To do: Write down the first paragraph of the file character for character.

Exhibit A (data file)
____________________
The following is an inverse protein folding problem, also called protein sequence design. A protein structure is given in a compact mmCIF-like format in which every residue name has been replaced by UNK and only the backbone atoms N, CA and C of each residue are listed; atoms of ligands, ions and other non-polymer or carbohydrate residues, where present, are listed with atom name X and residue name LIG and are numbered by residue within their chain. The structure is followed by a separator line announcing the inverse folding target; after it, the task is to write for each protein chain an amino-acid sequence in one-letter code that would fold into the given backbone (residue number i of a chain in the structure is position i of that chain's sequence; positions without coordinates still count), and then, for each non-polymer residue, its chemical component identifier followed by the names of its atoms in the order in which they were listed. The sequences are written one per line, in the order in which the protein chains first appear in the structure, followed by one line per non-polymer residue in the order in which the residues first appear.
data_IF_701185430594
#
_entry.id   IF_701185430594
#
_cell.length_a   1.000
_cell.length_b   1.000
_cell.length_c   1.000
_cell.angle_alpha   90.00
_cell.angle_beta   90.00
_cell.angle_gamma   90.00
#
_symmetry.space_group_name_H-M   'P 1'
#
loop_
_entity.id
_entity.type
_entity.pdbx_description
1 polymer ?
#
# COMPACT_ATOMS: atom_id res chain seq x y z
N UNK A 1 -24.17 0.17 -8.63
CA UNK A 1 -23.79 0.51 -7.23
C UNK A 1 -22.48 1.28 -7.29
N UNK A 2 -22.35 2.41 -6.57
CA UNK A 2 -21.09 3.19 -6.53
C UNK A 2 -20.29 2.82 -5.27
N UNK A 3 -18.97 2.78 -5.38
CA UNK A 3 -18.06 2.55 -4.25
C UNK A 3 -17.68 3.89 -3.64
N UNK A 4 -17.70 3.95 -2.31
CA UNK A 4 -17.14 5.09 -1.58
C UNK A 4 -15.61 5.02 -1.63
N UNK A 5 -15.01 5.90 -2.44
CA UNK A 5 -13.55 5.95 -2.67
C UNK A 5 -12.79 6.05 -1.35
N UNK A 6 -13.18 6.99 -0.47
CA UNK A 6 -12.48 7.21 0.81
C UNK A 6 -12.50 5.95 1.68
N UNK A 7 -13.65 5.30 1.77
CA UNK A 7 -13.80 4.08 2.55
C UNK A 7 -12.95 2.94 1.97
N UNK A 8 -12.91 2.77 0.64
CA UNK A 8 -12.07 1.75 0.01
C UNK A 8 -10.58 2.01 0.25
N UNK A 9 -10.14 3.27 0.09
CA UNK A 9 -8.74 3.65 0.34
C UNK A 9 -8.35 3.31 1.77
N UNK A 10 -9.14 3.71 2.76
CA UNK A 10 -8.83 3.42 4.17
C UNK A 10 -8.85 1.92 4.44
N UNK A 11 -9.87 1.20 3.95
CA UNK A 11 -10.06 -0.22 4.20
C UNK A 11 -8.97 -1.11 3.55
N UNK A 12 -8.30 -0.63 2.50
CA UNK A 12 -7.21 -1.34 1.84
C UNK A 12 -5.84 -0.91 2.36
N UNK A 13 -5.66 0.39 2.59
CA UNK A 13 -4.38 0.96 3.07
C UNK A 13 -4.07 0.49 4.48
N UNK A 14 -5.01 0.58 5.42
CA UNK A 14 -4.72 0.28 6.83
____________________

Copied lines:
The following is an inverse protein folding problem, also called protein sequence design. A protein structure is given in a compact mmCIF-like format in which every residue name has been replaced by UNK and only the backbone atoms N, CA and C of each residue are listed; atoms of ligands, ions and other non-polymer or carbohydrate residues, where present, are listed with atom name X and residue name LIG and are numbered by residue within their chain. The structure is followed by a separator line announcing the inverse folding target; after it, the task is to write for each protein chain an amino-acid sequence in one-letter code that would fold into the given backbone (residue number i of a chain in the structure is position i of that chain's sequence; positions without coordinates still count), and then, for each non-polymer residue, its chemical component identifier followed by the names of its atoms in the order in which they were listed. The sequences are written one per line, in the order in which the protein chains first appear in the structure, followed by one line per non-polymer residue in the order in which the residues first appear.